|Photo: Terri Cage|
The dark bay/brown filly grew to be a monstrous size. John Shirreffs, Zenyatta’s trainer, slowed down the young horse’s training, not wanting to cause any permanent damage to her bones, muscles, or joints.
It paid off.
On Thanksgiving Day 2007, the gigantic filly made her racing debut as a near 4-year-old, a very late start for a racehorse. In the race for non-winners, Zenyatta effortlessly swept across the finish line at
After that, she took the racing world by storm, defeating champion fillies and mares such as Ginger Punch with ease. She’d run her undefeated streak to 8-for-8 coming into the 2008 Breeders’ Cup Ladies’ Classic, the most prestigious race for female racehorses.
After the race, all the headlines said she’d made the championship win look too easy.
The popular mare took home the Eclipse Award for Older Female of the Year and was just beat out for Horse of the Year, though many believe she should have won that award as well.
The mare, who was 17.2 hands high – nearly 6 feet tall at the top of the shoulder – was known for running behind all the other horses for the whole race, until the homestretch, when she struck to the lead with style. With each and every spectacular race, Zenyatta gained more and more fans.
Throughout 2009, Zenyatta continued to wow fans by winning each of her races in a thrilling fashion. As the 2009 Breeders’ Cup approached, fans wondered if the wildly popular mare would race in the Ladies’ Classic, for females only, or the Classic, open to males and females.
The remarkable mare chose the Classic. She was the only female in the race. She would race against the most accomplished 11 male racehorses in the world – including the Kentucky Derby winner – putting her perfect 13-for-13 record on the line.
The grandstand shook with screaming fans as the incomparable mare soared to victory, becoming the only female in history to win the Classic.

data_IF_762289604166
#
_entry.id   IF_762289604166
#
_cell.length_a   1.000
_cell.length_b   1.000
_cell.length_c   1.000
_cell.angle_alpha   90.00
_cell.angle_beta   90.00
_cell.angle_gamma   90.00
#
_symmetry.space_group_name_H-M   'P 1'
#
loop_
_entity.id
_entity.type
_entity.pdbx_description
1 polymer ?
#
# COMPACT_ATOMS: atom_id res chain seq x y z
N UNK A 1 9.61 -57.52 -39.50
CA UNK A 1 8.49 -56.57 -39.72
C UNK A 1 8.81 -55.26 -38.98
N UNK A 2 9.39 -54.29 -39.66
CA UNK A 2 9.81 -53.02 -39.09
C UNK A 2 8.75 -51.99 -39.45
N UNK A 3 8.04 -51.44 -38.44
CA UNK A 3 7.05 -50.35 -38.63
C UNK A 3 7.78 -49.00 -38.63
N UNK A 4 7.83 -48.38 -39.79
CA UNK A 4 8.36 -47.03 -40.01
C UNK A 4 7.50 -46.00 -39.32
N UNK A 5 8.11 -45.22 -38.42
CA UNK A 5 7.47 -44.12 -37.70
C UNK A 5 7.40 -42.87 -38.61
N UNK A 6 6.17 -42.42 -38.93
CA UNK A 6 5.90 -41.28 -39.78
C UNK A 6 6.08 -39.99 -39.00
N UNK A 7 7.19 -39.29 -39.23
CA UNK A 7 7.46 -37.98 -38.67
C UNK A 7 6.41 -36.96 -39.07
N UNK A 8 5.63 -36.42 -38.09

Zenyatta now stood at the pinnacle of racing, but again, she was narrowly beat out for Horse of the Year by another outstanding female, Rachel Alexandra. Again, many people believed she should have won the prestigious award.
The Moss’s announced that the mare was retired, but Zenyatta acted like she didn’t want to quit. She continued to train and it was soon announced that she would continue to race.
Zenyatta easily won her comeback race, now with a perfect record of 15-for-15.
People began pitting her against Rachel Alexandra and a huge offer of $5 million for a race in Arkansas, the Apple Blossom, was made for the two to race together. After Rachel Alexandra lost her comeback race, Zenyatta and just four other horses entered the race.
Zenyatta had won the race before, back in 2008. It was on a dirt surface, which was different from the synthetic surfaces she normally raced on. Plus, it was in
Zenyatta continued to thrill fans as she won more races as she pointed toward the 2010 Breeders’ Cup Classic, held at the prestigious Churchill Downs in
|Photo: Terri Cage|
Despite her loss, she’d proven doubters wrong in arguably the most spectacular race ever run by a horse that didn’t win. No other horse could have done as well as she had with the horrible trip she’d had throughout the race. And in hearts and minds of racing fans everywhere, she was 20-for-20.
Facebook pages were created by fans petitioning for her to win Horse of the Year.
She did. She beat out the only horse to ever beat her on the track to win the most prestigious award in all of horse racing.
Then she was retired. For real this time. She was seven-years-old, which is old for a horse to compete in a race.
She moved from
And Zenyatta will be known as one of the greatest racehorses of all time and will forever be a legend.
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